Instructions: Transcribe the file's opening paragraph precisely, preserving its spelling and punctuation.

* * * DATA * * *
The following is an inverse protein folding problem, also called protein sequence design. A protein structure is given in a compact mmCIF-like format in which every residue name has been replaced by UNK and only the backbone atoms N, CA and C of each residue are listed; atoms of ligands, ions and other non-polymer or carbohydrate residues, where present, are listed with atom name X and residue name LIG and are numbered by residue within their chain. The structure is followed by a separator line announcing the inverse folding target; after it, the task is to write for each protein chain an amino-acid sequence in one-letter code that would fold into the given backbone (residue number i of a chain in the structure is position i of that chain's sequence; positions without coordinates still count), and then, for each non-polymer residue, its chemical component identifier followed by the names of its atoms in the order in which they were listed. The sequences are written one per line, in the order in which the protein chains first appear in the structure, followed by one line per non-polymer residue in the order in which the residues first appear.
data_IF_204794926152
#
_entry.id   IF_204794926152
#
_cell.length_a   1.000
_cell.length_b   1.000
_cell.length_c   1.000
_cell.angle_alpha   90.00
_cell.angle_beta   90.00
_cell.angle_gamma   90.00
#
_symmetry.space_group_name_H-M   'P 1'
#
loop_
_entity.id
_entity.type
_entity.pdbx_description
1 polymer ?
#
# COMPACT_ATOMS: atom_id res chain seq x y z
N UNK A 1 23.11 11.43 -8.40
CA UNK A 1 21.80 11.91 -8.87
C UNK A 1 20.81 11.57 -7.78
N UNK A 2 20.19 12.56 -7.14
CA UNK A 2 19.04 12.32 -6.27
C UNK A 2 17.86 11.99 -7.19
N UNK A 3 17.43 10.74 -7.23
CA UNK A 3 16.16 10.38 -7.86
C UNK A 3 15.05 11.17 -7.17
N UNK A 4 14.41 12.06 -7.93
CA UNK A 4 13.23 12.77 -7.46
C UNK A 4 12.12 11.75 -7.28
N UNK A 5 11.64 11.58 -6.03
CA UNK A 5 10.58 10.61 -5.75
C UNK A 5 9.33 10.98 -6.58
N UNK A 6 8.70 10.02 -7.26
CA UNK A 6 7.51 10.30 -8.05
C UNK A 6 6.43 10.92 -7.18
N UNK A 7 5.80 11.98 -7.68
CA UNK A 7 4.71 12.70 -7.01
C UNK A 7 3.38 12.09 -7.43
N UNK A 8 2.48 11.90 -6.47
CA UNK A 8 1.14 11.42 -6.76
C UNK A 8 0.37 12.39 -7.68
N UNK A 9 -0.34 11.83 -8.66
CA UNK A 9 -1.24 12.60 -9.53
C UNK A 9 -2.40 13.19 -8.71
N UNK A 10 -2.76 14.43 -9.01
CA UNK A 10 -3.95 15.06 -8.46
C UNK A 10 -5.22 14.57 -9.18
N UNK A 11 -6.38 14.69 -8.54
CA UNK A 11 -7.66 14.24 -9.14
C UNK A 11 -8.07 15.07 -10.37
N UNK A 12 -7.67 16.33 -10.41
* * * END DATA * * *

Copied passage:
The following is an inverse protein folding problem, also called protein sequence design. A protein structure is given in a compact mmCIF-like format in which every residue name has been replaced by UNK and only the backbone atoms N, CA and C of each residue are listed; atoms of ligands, ions and other non-polymer or carbohydrate residues, where present, are listed with atom name X and residue name LIG and are numbered by residue within their chain. The structure is followed by a separator line announcing the inverse folding target; after it, the task is to write for each protein chain an amino-acid sequence in one-letter code that would fold into the given backbone (residue number i of a chain in the structure is position i of that chain's sequence; positions without coordinates still count), and then, for each non-polymer residue, its chemical component identifier followed by the names of its atoms in the order in which they were listed. The sequences are written one per line, in the order in which the protein chains first appear in the structure, followed by one line per non-polymer residue in the order in which the residues first appear.